March for Life: I’ve Lost Control Again: The only reason I have time to do this today is because my grade schooler is going to take a sick day (stomach discomfort and a purple-red sore throat… I see a strep culture in her very near future) and my teenagers are on a bus to the March for Life.
Why am I not going? Because I can’t find a bus willing to take me. I have a life-threatening allergy to peanut proteins, so bad that I have ended up in the ER because someone ate peanuts around me. Now, since I’ve started taking olive leaf extract, I’ve not had that kind of reaction, but I’m sort of gun shy about getting on a bus on a Friday full of faithful Catholics opting for the PB&J over ham sandwiches, it being Friday and all, and finding out that the OLE decided to stop working, but the only way to get me to an ER is to pull over on a jammed I-95 and hope an ambulance can get through, oh, and who’s gonna take care of my kids while I’m being whisked away?
Anyway, every group I’ve contacted about their bus said there’s no way they can ask people to avoid bringing peanuts, so I’m too much of a liability. No MFL for me. But the parish youth group is going, so our teens could go if they wanted to.
They wanted to.
I used to work and volunteer in youth ministry. I now have kids of my own who are at an age to be involved in the youth ministry. The other people’s kids I worked with in the ’90s-Y2K are now grown ups… and very, very few of them still practice the faith.
My eyes are open enough to know that where my teens are now may not be where they end up.
Oh, that’s hard. Oh, that hurts. It hurts enough when it is other people’s kids. I don’t care if they don’t agree with me. I do care if they think they’re escaping the suffering of this world by running into hell. It’s like Ian wrote in “Decades”:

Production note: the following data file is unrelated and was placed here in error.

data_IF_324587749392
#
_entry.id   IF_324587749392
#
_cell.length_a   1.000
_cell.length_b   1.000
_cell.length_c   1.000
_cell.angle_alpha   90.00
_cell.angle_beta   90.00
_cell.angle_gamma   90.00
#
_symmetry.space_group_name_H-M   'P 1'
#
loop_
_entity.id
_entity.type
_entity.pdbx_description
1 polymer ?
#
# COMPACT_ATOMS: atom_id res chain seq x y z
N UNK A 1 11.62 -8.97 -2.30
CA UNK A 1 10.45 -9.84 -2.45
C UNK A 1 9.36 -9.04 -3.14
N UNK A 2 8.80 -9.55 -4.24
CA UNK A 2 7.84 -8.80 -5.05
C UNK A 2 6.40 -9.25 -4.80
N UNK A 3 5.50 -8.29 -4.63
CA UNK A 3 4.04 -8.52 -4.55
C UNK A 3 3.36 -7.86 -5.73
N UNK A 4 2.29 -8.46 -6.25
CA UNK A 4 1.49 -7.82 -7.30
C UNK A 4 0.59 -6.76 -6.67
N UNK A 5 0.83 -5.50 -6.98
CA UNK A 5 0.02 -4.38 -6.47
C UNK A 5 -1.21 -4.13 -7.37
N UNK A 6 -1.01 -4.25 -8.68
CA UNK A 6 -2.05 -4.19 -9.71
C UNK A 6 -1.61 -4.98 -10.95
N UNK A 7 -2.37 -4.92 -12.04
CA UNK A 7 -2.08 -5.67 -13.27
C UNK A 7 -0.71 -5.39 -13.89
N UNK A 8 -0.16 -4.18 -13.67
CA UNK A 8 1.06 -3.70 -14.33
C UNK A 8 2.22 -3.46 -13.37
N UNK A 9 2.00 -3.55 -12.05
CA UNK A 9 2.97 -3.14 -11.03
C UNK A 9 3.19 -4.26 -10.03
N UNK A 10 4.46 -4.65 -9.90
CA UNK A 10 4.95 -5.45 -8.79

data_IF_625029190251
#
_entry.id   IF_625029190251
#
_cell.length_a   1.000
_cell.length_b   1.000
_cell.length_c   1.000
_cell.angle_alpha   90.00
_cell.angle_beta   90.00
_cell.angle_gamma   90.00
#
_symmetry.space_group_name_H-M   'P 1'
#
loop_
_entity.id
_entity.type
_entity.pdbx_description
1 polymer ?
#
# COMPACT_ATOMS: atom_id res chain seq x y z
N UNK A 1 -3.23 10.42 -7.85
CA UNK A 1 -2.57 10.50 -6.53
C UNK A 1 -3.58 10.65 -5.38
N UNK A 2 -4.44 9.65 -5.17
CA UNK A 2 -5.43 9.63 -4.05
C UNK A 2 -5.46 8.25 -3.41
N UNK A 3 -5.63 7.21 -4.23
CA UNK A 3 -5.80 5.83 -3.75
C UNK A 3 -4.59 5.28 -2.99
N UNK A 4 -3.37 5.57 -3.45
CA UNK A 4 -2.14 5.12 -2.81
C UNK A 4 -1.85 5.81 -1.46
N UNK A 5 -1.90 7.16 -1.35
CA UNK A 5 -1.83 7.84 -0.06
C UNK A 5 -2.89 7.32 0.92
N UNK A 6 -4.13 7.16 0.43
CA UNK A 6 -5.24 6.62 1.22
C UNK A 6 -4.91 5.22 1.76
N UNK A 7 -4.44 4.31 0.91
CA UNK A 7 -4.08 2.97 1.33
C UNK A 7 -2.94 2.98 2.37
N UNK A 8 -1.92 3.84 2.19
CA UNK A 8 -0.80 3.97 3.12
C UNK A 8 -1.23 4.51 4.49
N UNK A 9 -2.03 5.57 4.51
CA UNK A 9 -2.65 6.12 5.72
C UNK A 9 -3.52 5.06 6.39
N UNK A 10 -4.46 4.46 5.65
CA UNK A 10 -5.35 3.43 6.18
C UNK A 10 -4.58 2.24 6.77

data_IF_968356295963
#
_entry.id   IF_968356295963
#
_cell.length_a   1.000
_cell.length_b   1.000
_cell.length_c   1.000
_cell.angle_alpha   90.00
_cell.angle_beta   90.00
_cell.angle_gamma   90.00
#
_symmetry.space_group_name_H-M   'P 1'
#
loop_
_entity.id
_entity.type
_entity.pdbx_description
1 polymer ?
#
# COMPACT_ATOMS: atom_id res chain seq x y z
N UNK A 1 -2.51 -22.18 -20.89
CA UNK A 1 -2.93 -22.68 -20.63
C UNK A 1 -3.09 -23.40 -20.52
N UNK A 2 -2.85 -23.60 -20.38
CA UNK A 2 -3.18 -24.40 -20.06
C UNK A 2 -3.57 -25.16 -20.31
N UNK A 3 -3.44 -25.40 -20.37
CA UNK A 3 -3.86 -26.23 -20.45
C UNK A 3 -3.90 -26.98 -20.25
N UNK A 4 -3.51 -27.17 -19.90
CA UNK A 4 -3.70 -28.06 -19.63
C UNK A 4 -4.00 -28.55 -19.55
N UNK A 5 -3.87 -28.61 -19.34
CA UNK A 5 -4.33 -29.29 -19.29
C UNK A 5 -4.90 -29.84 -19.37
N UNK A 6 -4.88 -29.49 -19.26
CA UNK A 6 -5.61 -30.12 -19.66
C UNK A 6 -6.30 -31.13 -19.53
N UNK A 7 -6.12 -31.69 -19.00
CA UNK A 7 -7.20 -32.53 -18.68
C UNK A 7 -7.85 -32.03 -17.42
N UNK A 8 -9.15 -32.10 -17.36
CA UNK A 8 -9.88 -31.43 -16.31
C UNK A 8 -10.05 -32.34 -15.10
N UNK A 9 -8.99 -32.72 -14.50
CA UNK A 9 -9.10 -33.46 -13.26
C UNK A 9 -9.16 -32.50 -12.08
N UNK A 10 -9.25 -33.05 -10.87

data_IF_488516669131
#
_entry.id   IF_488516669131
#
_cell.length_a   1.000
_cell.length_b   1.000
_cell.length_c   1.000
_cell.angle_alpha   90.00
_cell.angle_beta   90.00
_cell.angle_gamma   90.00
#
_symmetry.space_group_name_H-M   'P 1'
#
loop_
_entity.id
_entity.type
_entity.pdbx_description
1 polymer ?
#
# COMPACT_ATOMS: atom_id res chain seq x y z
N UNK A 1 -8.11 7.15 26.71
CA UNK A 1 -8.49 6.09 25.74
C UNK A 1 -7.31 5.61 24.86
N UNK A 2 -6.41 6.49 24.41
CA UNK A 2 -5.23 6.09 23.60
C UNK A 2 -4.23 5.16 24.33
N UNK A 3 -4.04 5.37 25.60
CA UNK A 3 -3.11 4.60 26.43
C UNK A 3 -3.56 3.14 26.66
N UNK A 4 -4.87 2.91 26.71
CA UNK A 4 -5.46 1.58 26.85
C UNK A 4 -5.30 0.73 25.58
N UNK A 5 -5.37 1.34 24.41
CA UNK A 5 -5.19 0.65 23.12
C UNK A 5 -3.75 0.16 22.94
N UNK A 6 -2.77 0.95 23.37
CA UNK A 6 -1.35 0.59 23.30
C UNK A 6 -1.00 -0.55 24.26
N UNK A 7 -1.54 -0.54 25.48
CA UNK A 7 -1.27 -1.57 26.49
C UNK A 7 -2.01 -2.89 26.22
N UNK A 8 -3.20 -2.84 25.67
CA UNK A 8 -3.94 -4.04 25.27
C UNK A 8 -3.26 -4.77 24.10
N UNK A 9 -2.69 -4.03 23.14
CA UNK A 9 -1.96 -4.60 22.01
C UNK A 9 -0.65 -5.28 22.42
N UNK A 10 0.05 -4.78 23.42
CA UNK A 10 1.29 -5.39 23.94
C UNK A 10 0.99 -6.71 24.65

Where are the young men, the weight on their shoulders?Where are the young men, oh where have they been?
They knocked on the door of hell’s darker chambers.
Pushed to the limit, they dragged themselves in.
Rather than just keep carrying the weight on our shoulders, asking God questions about it, hoping that if we just hold on, He’ll comfort us beyond our deepest imaginings… we ask to be let into hell. In our hurt and fear, we trust instead that hell must be better than whatever pain we face now.
This has been breaking my heart a lot of late. I can’t go into why without telling other people’s stories, stories not mine to tell. I have my own story to tell, of course, but that’s what this blog and my books are for.
But today my kids are Marching for Life. I say that and then warn myself, “Today is not the end of the story.” I think of my youth ministry kids, knocking on hell’s door. God, however, the God of all consolation, reminds me that today is not the end of their story, either.
None of them were ever “my” kids, anyway. They were and remain His. So I let them go, because that is Truth, and God is WHO AM. In other words, He is not fear. He is not lies. He is not humans possessing other humans. He is not control.
He is reality. Sometimes reality hurts, but I’ll take reality over lies any old day.
Open Book: Aaaaaand on that cheery note, I initially started this post to let anyone led back here from 7QT/TATL that the best kept linkup secret in the world of Catholic readers of books is Carolyn’s 1st Wednesday Open Book linkup.
It’s a really supportive community of Catholic book bloggers who are on the cutting edge of what’s going on with the present-day Catholic literary scene. If you haven’t checked it out already, you really should. Carolyn is a gracious host, and while, yes, Open Book has added to my already sky-high TBR pile, it’s also helped me weed out some stuff that I otherwise would’ve wasted time reading.